This book took me a surprisingly long time to get through. I liked it, but somehow it just wasn't absorbing. While I was reading it, I found myself interested in the story and the characters, but when I set it down, I didn't feel an immediate compulsion to pick it up again. So a book I was expecting to get through in two days took five.
I'm not sure what to say about the plot other than there was a treasonous plot or you might say a series of nested plots. John Gower, the main protagonist (sort of...he gets to be "I") seems to lack a sense of agency in his discoveries. On the plus side, Holsinger's 14th century London was nicely gritty without taking a modernist's condescending view.
It was a bit of a slow burn for much of it, so that might not have helped to draw me in. I know the structure certainly didn't help. First-person POV chapters were alternated with third-person ones, and the whole thing was interleaved with an additional narrative where the link to the other chapters was not apparent for half the book. Somehow the switch to the first person was more jarring than immersive, although I slowly became accustomed to it. At least the present tense only lasted for the prologue.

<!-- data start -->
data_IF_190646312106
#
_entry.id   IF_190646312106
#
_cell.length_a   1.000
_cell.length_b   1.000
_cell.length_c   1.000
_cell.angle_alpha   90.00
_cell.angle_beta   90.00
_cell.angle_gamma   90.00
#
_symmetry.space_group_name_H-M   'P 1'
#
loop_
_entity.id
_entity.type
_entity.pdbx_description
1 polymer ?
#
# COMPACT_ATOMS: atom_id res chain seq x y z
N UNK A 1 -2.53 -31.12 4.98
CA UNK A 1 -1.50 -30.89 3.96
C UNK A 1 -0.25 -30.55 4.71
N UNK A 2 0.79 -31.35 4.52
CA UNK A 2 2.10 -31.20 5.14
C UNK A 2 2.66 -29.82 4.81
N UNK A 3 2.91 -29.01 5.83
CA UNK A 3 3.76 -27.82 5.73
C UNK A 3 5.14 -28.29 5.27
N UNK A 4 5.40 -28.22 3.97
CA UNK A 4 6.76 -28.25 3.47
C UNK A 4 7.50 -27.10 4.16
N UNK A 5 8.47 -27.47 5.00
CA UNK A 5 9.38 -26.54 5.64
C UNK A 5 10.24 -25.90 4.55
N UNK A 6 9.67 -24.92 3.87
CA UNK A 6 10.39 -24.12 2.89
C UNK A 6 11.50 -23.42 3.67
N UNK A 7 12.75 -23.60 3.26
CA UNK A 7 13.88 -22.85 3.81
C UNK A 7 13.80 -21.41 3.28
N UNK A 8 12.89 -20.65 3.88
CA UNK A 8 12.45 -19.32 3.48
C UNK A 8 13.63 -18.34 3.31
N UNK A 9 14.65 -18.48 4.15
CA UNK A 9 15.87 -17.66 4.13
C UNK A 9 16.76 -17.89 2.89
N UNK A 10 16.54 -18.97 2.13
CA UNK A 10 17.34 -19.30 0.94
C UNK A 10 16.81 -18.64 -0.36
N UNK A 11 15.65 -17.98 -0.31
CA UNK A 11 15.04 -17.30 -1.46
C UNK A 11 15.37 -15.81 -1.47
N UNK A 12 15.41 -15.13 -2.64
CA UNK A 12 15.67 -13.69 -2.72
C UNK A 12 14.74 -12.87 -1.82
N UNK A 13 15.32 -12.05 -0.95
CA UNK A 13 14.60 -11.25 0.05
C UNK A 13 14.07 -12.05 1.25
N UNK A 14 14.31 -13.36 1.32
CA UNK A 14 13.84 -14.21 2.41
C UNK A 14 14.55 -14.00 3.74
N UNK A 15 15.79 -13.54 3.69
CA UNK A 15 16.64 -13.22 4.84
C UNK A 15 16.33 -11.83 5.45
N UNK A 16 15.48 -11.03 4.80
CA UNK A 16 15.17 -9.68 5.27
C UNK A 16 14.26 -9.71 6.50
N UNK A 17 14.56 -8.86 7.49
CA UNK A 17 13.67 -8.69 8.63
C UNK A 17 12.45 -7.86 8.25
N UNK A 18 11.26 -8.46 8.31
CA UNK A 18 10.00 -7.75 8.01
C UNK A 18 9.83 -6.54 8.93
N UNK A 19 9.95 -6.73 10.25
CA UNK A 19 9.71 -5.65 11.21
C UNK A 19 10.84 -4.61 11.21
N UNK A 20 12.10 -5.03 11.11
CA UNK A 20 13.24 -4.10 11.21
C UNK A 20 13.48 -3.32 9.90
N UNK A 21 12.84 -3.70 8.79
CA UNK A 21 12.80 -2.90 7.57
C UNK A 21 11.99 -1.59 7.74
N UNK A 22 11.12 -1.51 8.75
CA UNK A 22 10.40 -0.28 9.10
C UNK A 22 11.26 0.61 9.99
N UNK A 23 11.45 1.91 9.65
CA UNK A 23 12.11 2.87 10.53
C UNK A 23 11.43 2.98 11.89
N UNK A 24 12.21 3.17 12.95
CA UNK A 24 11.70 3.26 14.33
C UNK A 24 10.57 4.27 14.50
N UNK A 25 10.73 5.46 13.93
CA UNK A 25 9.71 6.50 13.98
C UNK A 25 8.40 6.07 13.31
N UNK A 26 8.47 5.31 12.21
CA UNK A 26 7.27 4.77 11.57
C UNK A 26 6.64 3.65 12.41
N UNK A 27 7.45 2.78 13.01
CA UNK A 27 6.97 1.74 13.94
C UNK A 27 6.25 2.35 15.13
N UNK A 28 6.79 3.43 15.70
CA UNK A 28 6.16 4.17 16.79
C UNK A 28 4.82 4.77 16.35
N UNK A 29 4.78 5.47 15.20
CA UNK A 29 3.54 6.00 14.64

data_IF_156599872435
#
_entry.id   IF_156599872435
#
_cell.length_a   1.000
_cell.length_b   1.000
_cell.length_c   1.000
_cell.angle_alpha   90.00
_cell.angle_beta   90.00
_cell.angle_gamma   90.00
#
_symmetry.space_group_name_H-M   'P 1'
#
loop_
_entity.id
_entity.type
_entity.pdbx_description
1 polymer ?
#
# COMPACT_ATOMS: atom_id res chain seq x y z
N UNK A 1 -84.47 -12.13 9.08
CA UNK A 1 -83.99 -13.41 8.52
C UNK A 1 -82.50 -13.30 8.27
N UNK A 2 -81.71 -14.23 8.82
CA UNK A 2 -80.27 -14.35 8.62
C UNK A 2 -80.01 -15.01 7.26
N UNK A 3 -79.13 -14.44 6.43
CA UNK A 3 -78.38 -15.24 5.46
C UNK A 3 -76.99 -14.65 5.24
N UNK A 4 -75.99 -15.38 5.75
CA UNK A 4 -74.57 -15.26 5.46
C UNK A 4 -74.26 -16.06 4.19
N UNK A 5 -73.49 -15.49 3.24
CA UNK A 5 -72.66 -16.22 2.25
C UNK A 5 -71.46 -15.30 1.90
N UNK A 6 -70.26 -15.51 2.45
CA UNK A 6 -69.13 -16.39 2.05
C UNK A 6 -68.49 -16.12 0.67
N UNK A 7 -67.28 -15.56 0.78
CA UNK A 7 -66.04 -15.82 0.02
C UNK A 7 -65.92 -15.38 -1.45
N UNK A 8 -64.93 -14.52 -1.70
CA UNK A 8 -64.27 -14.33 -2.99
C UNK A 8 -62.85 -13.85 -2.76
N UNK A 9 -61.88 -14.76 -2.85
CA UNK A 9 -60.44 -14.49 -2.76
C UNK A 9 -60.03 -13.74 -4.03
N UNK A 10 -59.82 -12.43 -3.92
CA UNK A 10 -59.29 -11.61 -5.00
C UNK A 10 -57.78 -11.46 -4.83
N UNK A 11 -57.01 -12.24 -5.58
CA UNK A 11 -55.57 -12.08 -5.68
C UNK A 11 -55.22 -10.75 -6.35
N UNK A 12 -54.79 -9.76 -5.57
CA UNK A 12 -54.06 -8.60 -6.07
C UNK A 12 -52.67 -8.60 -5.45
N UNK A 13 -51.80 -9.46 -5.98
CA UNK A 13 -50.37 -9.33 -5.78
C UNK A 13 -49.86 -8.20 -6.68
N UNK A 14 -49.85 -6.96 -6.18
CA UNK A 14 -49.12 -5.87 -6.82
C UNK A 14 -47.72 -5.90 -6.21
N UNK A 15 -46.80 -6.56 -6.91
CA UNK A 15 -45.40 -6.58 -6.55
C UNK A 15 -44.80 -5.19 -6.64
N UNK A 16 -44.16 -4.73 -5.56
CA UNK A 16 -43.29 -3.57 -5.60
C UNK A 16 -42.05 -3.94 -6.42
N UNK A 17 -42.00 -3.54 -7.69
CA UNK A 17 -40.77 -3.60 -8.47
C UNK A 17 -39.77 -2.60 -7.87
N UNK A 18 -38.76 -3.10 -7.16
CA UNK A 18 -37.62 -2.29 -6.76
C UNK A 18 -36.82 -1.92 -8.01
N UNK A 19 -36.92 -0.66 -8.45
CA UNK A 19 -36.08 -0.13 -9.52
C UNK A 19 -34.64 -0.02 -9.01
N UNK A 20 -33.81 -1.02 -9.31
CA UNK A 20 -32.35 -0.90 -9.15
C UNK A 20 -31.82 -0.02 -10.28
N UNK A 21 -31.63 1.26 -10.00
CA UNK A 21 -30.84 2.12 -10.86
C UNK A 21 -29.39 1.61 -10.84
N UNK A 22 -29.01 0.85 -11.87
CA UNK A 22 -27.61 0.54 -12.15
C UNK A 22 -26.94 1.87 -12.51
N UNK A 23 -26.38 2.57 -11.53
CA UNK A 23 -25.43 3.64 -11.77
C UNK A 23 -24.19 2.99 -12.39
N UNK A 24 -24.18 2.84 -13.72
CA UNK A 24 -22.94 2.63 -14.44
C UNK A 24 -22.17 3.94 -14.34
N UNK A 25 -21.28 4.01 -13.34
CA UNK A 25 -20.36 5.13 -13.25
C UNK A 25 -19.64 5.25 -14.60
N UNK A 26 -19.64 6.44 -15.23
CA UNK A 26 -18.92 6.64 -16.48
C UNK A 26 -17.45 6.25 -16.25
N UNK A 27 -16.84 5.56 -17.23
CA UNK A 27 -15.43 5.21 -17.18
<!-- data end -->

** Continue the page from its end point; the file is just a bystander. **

I am curious to see whether the same structure is repeated in the second book or whether the overall flow improves.
Edited to add (2016-04-02):
I forgot to mention that I really liked the prophecies because they seemed to capture the rhythmic qualities of early English poetry and somehow translate that into modern English.